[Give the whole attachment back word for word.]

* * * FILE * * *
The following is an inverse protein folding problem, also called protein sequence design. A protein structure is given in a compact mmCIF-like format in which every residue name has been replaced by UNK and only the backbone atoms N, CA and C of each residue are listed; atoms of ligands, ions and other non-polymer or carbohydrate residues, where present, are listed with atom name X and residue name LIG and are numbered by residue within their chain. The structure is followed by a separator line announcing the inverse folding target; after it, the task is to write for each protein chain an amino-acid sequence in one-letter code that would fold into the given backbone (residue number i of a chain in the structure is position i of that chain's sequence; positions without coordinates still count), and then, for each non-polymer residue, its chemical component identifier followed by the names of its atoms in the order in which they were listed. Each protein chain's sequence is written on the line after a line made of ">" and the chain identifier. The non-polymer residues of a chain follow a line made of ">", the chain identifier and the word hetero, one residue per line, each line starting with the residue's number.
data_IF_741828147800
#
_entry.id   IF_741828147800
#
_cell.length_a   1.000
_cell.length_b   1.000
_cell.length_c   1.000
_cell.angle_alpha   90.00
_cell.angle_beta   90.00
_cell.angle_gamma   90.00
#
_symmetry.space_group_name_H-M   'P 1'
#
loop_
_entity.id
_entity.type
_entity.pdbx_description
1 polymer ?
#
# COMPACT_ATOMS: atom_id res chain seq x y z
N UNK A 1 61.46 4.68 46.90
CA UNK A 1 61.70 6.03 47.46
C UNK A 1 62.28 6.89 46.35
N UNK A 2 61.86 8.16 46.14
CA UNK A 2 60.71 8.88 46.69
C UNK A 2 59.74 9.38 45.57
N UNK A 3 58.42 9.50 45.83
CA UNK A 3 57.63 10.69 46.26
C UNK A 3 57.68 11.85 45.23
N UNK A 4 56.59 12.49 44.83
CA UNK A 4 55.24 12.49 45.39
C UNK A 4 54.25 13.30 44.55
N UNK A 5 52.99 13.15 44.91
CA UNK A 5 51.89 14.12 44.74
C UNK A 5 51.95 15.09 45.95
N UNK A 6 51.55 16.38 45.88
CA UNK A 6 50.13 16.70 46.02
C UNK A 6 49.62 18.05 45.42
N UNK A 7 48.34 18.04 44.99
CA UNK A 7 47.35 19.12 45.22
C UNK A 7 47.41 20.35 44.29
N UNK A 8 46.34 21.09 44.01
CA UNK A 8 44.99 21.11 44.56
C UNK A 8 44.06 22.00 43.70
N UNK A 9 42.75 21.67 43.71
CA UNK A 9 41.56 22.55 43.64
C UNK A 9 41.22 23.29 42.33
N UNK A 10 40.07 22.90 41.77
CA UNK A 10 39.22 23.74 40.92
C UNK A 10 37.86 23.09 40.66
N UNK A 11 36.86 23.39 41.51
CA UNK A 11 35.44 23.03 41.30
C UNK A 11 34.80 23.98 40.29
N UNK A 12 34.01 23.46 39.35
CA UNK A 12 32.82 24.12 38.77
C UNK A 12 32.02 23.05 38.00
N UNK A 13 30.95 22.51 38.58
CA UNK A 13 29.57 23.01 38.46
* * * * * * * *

The following is an inverse protein folding problem, also called protein sequence design. A protein structure is given in a compact mmCIF-like format in which every residue name has been replaced by UNK and only the backbone atoms N, CA and C of each residue are listed; atoms of ligands, ions and other non-polymer or carbohydrate residues, where present, are listed with atom name X and residue name LIG and are numbered by residue within their chain. The structure is followed by a separator line announcing the inverse folding target; after it, the task is to write for each protein chain an amino-acid sequence in one-letter code that would fold into the given backbone (residue number i of a chain in the structure is position i of that chain's sequence; positions without coordinates still count), and then, for each non-polymer residue, its chemical component identifier followed by the names of its atoms in the order in which they were listed. Each protein chain's sequence is written on the line after a line made of ">" and the chain identifier. The non-polymer residues of a chain follow a line made of ">", the chain identifier and the word hetero, one residue per line, each line starting with the residue's number.
data_IF_741828147800
#
_entry.id   IF_741828147800
#
_cell.length_a   1.000
_cell.length_b   1.000
_cell.length_c   1.000
_cell.angle_alpha   90.00
_cell.angle_beta   90.00
_cell.angle_gamma   90.00
#
_symmetry.space_group_name_H-M   'P 1'
#
loop_
_entity.id
_entity.type
_entity.pdbx_description
1 polymer ?
#
# COMPACT_ATOMS: atom_id res chain seq x y z
N UNK A 1 61.46 4.68 46.90
CA UNK A 1 61.70 6.03 47.46
C UNK A 1 62.28 6.89 46.35
N UNK A 2 61.86 8.16 46.14
CA UNK A 2 60.71 8.88 46.69
C UNK A 2 59.74 9.38 45.57
N UNK A 3 58.42 9.50 45.83
CA UNK A 3 57.63 10.69 46.26
C UNK A 3 57.68 11.85 45.23
N UNK A 4 56.59 12.49 44.83
CA UNK A 4 55.24 12.49 45.39
C UNK A 4 54.25 13.30 44.55
N UNK A 5 52.99 13.15 44.91
CA UNK A 5 51.89 14.12 44.74
C UNK A 5 51.95 15.09 45.95
N UNK A 6 51.55 16.38 45.88
CA UNK A 6 50.13 16.70 46.02
C UNK A 6 49.62 18.05 45.42
N UNK A 7 48.34 18.04 44.99
CA UNK A 7 47.35 19.12 45.22
C UNK A 7 47.41 20.35 44.29
N UNK A 8 46.34 21.09 44.01
CA UNK A 8 44.99 21.11 44.56
C UNK A 8 44.06 22.00 43.70
N UNK A 9 42.75 21.67 43.71
CA UNK A 9 41.56 22.55 43.64
C UNK A 9 41.22 23.29 42.33
N UNK A 10 40.07 22.90 41.77
CA UNK A 10 39.22 23.74 40.92
C UNK A 10 37.86 23.09 40.66
N UNK A 11 36.86 23.39 41.51
CA UNK A 11 35.44 23.03 41.30
C UNK A 11 34.80 23.98 40.29
N UNK A 12 34.01 23.46 39.35
CA UNK A 12 32.82 24.12 38.77
C UNK A 12 32.02 23.05 38.00
N UNK A 13 30.95 22.51 38.58
CA UNK A 13 29.57 23.01 38.46